The 25th May GDPR deadline looms, so we thought we’d share some GDPR Quick Wins. Are people at least a little nervous? Most certainly. Having been in the compliance business for some time, this situation comes to us as no surprise. Don’t worry – the GDPR Police are not in the car park yet.

GDPR Quick Wins?

Are we suggesting 100% compliance via an afternoon’s work? No – sorry. However, we’ve put together some pointers below, which may be “quick wins”. We’re focussing here on the aspects which are likely to have the greatest impact and reduce risk.

1. What Are Your Processing Activities? Document Them!

Both data controllers and data processors must maintain a record of their processing activities, according to Article 30 of the GDPR. All cases of processing should be documented, namely what is processed, how it is carried out, its lawfulness, and whether there is interaction with third-parties.

Like many issues surrounding standards and compliance, this is a highly useful activity. Even outside the GDPR imperative, it will benefit your business.

2. Is Your Processing Lawful?

The GDPR says it must meet the following criteria:

The data subject consents to the processing of personal data for one or more specific purposes:

Processing is necessary for the performance of a contract.

......for a legal obligation which the data controller is subject to. protect the vital interests of the data subject. carry out a task in the public interest.

......for purposes of legitimate interests pursued by the data controller.

Are your processes lawful according to GDPR? If not, make changes where required.

3. Review your Privacy Policy

How your company or organisation complies with data protection regulations generally should be in your corporate Privacy Policy. It should outline your routine processing activities. Why you do them, with whom you share personal data or processing responsibilities and who is your Data Protection Officer (responsible for data protection in your organisation and first point of contact) on your web site. (You did have a DPO, didn’t you?)  Make sure it’s up to date, relevant and highly visible on your website. A Google search may find you a template.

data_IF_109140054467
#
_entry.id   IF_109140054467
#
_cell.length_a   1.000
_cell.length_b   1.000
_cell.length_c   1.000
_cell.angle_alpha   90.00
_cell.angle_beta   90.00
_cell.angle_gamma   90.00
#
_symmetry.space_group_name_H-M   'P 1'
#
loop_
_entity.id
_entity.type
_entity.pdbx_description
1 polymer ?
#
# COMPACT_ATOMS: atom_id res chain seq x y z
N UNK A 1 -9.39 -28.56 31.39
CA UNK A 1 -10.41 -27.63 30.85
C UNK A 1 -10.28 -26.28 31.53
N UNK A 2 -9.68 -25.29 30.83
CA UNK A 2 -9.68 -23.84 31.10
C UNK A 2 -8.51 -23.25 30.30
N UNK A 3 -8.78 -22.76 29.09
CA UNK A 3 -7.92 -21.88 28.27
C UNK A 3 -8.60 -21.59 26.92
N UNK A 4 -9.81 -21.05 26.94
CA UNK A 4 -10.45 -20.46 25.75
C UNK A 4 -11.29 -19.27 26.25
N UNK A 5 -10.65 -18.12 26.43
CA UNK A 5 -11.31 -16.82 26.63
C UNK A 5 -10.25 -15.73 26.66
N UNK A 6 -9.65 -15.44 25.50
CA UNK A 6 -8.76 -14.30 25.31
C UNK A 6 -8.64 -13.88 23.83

4. You Need a Breach and Incident Register

There’s some common confusion here – not all breaches must be reported to the supervisory authority or even the data subject themselves. However, where there is a risk to the rights and freedoms of data subjects, then a report needs to be filed. Otherwise, breaches need only be reported internally. Once again, this is a thoroughly sound business improvement tool, highlighting areas of risk and improvement.

And Breaches Are…? Unlawful processing, unauthorised access, deletion, alteration, transmission or sharing of personal data. They should be recorded in your breach and incident register. Once again, in the interests of good practice, it would be wise to brief users on how to spot breaches and how and register them.

5. Subject Access Requests and Other Rights – Establish Some Processes.

Under GDPR, we’d suggest that there are three key ones:

The right to access (subject access request)

….to restrict processing

….to object

To clarify, Subject Access Requests permit data subjects to request information from you on what you hold about them and how you process it. GDPR mandates that you respond to such requests within 30 days. Therefore, you will need a solid and efficient documented and agreed procedure for handling such requests.

A consequence of this gives the subject a right to restrict processing and object to on the grounds of lawfulness of processing. If processing is consent-based, then the data subject can withdraw consent. Once again, a sound documented process will keep your company out of court.

We believe that these are the key areas generally requiring attention. We are here to help, to simplify, not complicate, so please get in touch if we can help with your GDPR quick wins.

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